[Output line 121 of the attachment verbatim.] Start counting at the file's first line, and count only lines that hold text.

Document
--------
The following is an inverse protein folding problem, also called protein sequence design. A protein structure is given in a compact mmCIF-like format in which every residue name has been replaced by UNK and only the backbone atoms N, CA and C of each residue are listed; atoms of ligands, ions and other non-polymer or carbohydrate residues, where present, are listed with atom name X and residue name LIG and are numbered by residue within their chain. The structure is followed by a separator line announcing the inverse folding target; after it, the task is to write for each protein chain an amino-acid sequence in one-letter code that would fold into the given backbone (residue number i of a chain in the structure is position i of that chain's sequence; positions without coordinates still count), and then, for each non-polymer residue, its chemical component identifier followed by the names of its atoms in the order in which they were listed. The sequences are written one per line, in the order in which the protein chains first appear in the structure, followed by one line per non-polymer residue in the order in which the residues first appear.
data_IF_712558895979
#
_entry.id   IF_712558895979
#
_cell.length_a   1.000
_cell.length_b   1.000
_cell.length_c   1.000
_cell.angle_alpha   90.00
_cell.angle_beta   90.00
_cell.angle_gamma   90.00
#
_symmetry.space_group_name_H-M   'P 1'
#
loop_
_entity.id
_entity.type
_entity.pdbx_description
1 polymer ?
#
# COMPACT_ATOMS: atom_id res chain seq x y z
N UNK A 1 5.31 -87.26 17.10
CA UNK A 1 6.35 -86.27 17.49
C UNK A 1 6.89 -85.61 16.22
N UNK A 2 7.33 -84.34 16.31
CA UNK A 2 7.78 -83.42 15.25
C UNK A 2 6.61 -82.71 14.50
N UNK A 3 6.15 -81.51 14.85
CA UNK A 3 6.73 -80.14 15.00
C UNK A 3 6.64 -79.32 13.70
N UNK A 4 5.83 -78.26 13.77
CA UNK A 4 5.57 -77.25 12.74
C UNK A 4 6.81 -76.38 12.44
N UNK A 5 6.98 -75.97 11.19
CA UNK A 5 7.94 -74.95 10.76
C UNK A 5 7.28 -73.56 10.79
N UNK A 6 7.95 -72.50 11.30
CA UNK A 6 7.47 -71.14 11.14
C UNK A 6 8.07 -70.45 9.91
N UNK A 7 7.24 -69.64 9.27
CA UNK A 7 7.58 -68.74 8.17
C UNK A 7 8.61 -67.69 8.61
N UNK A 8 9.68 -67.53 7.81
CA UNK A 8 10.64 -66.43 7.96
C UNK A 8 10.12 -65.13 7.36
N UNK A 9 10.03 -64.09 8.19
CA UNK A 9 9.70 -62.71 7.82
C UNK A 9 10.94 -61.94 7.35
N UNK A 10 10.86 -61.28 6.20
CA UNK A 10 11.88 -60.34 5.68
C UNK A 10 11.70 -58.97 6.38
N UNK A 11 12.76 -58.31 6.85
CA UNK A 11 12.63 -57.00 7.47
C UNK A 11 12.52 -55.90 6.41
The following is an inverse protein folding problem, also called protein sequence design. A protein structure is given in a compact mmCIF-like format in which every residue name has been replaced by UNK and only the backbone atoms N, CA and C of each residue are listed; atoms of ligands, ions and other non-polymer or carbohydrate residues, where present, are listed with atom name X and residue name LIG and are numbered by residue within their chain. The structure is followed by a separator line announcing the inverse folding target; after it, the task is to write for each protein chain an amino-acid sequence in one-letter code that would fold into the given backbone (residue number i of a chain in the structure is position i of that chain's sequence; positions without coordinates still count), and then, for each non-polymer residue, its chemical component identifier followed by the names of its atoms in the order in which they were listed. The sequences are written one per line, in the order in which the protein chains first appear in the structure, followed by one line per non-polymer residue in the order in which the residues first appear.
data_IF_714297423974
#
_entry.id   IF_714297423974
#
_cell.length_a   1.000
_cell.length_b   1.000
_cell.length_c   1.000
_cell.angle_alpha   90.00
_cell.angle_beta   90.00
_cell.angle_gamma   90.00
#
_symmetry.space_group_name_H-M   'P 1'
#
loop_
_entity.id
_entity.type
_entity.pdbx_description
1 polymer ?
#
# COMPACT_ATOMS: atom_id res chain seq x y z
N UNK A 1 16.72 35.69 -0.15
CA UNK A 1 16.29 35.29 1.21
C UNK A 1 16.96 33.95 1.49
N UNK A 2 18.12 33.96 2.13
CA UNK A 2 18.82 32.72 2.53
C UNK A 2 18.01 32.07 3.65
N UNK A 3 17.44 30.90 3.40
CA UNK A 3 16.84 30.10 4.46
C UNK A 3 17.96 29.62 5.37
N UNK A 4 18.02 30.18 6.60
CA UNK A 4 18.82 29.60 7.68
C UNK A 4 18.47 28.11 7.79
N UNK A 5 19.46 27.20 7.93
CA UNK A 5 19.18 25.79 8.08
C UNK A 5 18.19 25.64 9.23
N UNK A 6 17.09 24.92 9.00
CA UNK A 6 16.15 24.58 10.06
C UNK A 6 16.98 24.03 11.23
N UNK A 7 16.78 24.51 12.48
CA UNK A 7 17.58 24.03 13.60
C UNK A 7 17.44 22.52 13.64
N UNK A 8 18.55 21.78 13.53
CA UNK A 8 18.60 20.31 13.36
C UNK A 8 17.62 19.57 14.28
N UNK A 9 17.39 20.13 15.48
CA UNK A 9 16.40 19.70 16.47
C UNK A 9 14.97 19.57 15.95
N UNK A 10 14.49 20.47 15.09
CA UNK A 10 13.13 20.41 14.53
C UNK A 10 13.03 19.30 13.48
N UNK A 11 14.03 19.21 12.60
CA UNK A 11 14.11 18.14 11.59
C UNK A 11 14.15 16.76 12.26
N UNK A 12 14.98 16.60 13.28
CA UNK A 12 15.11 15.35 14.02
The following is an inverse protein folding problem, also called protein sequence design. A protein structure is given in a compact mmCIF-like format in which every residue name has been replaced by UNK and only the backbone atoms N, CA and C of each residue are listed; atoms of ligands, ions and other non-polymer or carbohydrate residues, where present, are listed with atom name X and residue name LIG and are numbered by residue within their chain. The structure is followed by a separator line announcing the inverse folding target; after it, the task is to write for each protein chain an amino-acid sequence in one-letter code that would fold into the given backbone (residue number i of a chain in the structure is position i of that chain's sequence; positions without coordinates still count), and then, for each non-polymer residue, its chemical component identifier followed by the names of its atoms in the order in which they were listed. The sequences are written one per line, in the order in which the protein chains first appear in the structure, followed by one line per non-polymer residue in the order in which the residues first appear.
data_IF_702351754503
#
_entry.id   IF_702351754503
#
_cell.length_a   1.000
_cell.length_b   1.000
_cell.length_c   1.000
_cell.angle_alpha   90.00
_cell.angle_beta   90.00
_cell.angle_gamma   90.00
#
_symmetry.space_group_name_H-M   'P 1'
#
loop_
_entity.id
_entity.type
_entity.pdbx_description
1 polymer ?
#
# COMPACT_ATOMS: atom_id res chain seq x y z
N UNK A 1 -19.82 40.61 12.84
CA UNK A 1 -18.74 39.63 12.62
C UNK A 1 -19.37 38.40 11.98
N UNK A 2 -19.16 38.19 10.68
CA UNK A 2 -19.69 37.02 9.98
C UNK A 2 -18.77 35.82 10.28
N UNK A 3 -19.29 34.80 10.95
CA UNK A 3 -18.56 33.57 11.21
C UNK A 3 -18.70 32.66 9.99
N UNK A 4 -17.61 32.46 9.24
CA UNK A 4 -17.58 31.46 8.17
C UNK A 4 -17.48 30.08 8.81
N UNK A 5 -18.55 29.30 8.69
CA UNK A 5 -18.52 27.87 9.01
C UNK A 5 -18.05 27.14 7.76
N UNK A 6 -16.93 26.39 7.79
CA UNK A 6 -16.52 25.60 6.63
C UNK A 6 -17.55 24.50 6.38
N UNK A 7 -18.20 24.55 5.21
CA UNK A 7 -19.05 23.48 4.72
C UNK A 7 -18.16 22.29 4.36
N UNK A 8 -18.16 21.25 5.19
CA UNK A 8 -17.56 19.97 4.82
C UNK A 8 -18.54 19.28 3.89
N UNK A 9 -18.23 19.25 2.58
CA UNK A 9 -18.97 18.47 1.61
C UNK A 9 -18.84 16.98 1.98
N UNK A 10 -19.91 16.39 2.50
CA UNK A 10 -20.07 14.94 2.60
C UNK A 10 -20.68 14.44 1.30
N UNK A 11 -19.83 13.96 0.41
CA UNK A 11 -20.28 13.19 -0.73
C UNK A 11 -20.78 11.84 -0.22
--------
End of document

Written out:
_cell.angle_gamma   90.00